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Consumption complementarities, monopolies and coordination

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Abstract

Price-coordination and investment coordination are analyzed in a monopolistic multi-sector general equilibrium model with consumption complementarities. Possible solutions to the investment coordination problem are consistent with historical examples of government intervention in investment, the different roles of banking sectors in different countries, and the effect of optimism on the development of new sectors. Price coordination within sectors between monopolists of complementary intermediaries lowers prices and increases welfare because the competition between the final goods of different sectors then becomes the paramount concern of each monopolist. With no price coordination, each monopolist sets infinite prices as the effect of price increases on demand is shared by all other intermediary monopolists due to the complementarities.

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  • Paul Frijters, 1998. "Consumption complementarities, monopolies and coordination," Discussion Papers Series 444, School of Economics, University of Queensland, Australia.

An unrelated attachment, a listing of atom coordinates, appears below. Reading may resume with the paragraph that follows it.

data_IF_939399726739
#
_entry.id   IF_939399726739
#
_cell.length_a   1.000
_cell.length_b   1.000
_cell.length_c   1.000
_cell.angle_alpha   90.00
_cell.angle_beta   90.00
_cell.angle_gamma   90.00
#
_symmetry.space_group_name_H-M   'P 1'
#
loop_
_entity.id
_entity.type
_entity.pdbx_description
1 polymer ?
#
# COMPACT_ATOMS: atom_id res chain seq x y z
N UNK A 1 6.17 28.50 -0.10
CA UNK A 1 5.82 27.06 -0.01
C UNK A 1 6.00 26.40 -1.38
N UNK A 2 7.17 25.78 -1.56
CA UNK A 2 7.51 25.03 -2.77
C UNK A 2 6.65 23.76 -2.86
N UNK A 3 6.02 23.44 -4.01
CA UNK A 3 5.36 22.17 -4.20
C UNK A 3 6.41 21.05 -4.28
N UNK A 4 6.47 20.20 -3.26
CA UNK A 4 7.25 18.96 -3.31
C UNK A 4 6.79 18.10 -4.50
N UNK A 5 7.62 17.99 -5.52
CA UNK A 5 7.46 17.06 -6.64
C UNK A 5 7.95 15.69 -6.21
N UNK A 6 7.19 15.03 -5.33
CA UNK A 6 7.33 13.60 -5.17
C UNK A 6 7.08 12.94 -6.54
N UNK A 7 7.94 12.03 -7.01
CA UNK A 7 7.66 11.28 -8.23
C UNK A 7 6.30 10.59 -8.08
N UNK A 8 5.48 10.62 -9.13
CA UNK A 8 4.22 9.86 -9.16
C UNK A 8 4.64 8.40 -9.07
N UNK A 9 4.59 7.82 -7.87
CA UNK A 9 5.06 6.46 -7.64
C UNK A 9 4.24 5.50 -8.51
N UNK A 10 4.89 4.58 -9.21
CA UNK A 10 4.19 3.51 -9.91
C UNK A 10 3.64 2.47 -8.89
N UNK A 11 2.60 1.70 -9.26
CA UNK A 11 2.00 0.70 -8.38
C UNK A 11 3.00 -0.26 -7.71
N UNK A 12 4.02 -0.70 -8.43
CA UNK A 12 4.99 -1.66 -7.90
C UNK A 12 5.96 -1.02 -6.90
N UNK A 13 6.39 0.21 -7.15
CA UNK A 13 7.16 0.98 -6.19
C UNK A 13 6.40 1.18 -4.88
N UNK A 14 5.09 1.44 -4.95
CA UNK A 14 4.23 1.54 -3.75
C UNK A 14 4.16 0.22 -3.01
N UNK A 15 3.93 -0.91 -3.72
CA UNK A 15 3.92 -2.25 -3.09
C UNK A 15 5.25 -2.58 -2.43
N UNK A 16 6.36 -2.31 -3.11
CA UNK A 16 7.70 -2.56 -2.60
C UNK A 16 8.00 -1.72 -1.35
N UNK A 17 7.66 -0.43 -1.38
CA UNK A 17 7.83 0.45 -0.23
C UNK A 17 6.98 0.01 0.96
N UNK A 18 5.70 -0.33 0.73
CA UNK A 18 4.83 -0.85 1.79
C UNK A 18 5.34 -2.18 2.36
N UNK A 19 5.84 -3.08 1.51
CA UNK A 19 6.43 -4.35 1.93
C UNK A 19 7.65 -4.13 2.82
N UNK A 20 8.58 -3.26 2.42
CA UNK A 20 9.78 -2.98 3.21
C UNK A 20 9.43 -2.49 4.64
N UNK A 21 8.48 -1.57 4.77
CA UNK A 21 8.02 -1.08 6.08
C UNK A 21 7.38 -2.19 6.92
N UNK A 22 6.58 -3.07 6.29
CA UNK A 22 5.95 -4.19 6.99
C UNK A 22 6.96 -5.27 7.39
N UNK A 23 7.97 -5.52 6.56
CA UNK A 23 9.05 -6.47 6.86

• Handle: RePEc:qld:uq2004:444
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    File URL: http://www.uq.edu.au/economics/abstract/444.pdf
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    1. Martin, Philippe & Rogers, Carol Ann, 1997. "Stabilization Policy, Learning-by-Doing, and Economic Growth," Oxford Economic Papers, Oxford University Press, vol. 49(2), pages 152-166, April.
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    3. Cooper, Russell W. & Johri, Alok, 1997. "Dynamic complementarities: A quantitative analysis," Journal of Monetary Economics, Elsevier, vol. 40(1), pages 97-119, September.
    4. Russell Cooper & Andrew John, 1988. "Coordinating Coordination Failures in Keynesian Models," The Quarterly Journal of Economics, Oxford University Press, vol. 103(3), pages 441-463.
    5. Abigail Barr, 1995. "The missing factor: entrepreneurial networks, enterprises and economic growth in Ghana," CSAE Working Paper Series 1995-11, Centre for the Study of African Economies, University of Oxford.
    6. Xavier Sala-I-Martin, 1997. "Transfers, Social Safety Nets, and Economic Growth," IMF Staff Papers, Palgrave Macmillan, vol. 44(1), pages 81-102, March.
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